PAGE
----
Croce, E., & Perri, G. (2010). Food and wine tourism: Integrating food, travel and territory. Cabi.

Dredge, D., Airey, D., & Gross, M. J. (2014). The routledge handbook of tourism and hospitality education. Routledge

Long, L. M. (Ed.). (2010). Culinary tourism. Lexington: University Press of Kentucky.

Journals

Bottyan, I. (2015). The Impact of Domestic Gastronomic Festivals on the Local Accomodations. Deturope, 7(2), 188-205.

Harrington, R. J., & Ottenbacher, M. C. (2010). Culinary tourism—A case study of the gastronomic capital. Journal of Culinary Science & Technology,8(1), 14-32.

Heitmann, S., Robinson, P., & Povey, G. (2011). 9 Slow Food, Slow Cities and Slow Tourism. Research Themes f or Tourism, 114.

Hemmington, N. (2007). From service to experience: Understanding and defining the hospitality business. The Service Industries Journal, 27(6), 747-755.

Hjalager, A. M. (2010). A review of innovation research in tourism. Tourism management, 31(1), 1-12.

Horng, J. S., & Tsai, C. T. S. (2010). Government websites for promoting East Asian culinary tourism: A cross-national analysis. Tourism Management,31(1), 74-85.

Horng, J. S., & Tsai, C. T. S. (2012). Culinary tourism strategic development: An Asia‐Pacific perspective. International Journal of Tourism Research,14(1), 40-55.

Horng, J. S., Liu, C. H., Chiu, H. Y., & Tsai, C. Y. (2012). The role of international tourist perceptions of brand equity and travel intention in culinary tourism. The Service Industries Journal, 32(16), 2607-2621.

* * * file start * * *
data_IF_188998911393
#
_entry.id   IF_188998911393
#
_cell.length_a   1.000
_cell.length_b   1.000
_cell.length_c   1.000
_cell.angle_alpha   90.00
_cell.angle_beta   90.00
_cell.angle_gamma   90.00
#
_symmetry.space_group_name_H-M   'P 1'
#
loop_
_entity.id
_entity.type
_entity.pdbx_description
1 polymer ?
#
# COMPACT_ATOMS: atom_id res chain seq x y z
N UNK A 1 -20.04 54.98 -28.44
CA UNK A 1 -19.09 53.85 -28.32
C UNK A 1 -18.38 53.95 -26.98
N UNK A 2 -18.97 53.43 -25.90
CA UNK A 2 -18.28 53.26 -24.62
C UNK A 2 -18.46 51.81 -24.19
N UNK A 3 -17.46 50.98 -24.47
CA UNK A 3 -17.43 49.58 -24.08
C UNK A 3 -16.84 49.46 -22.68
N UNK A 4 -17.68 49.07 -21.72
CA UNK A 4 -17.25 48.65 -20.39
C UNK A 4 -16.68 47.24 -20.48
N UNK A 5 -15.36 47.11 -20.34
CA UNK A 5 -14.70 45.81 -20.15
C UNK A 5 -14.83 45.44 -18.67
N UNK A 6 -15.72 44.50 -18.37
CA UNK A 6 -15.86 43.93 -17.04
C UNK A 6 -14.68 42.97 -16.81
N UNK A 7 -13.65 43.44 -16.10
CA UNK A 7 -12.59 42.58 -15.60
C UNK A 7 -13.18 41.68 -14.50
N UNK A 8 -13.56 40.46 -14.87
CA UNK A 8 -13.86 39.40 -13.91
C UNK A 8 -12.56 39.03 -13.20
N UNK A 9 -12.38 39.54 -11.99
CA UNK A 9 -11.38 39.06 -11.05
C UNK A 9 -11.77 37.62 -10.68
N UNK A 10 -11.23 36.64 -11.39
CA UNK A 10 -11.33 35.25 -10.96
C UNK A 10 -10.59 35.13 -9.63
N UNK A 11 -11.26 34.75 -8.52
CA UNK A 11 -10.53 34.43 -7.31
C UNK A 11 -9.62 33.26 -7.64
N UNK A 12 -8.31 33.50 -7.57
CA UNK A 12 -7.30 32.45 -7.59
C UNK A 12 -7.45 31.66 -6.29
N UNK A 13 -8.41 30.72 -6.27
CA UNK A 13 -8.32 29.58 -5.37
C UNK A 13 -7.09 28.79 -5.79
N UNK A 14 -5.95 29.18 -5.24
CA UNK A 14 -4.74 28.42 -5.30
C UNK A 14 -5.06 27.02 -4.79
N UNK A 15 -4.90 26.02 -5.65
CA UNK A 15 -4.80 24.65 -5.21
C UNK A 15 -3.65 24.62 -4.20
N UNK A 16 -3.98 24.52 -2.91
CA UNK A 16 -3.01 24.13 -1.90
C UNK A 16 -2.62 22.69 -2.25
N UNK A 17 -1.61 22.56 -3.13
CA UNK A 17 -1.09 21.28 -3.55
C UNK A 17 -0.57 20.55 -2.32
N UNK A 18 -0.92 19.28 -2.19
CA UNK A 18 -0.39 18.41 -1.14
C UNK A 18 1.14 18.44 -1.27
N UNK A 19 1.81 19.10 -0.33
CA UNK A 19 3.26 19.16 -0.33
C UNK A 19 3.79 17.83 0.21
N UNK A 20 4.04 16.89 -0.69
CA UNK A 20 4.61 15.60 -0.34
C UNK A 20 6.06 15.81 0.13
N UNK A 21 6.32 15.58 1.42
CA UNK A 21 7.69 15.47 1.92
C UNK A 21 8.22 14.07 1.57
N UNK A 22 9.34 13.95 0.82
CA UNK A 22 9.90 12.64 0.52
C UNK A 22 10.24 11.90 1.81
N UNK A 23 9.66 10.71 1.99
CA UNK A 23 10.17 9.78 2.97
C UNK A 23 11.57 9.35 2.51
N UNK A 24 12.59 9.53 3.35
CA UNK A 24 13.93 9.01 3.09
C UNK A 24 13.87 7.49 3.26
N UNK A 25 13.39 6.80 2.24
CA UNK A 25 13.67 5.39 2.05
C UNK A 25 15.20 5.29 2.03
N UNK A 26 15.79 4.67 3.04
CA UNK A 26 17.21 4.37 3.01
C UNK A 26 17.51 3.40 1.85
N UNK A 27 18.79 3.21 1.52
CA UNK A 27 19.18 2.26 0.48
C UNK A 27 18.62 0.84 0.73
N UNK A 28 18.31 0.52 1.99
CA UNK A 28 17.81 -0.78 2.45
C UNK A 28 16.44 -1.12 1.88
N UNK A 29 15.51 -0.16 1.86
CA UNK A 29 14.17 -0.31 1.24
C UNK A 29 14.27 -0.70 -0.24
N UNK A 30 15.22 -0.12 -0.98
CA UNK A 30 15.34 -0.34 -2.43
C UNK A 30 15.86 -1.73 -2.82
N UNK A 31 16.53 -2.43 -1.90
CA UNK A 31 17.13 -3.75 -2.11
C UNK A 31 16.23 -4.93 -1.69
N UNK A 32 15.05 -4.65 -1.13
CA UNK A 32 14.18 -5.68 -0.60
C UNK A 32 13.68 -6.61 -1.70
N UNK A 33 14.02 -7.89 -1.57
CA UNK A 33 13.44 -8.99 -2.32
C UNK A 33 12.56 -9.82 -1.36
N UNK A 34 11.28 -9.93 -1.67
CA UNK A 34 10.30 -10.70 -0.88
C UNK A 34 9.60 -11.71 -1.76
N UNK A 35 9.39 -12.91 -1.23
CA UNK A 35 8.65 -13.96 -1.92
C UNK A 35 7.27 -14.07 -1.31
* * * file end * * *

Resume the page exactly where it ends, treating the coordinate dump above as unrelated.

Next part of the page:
Kim, S. S., Wang, K. C., & Ahn, T. H. (2013). Which endorser and content are most influential in Korean restaurant promotions?. International Journal of Hospitality Management, 33, 208-218.

Kim, Y. H., Kim, M., & Goh, B. K. (2011). An examination of food tourist’s behavior: Using the modified theory of reasoned action. Tourism Management, 32(5), 1159-1165.

Lashley, C. (2015). Hospitality studies: escaping the tyranny?. Quality Assurance in Education, 23(4), 364-377.

Lee, S. J., & Lee, K. H. (2011). Understanding the perceptions and service quality of Korean foods: A comparative cross-cultural study of international tourists visiting Korea. The Journal of the Korea Contents Association,11(10), 467-478.

Long, L. M. (2010). Culinary Tourism in and the Emergence of Appalachian Cuisine: Exploring the “Foodscape” of Asheville, NC. North Carolina Folklore Journal, 57(1), 4-19.

Mak, A. H., Lumbers, M., Eves, A., & Chang, R. C. (2012). Factors influencing tourist food consumption. International Journal of Hospitality Management, 31(3), 928-936.

Mand, H. N., & Cilliers, S. (2013). Hospitable urban spaces and diversity. Hospitality & Society, 3(3), 211-228.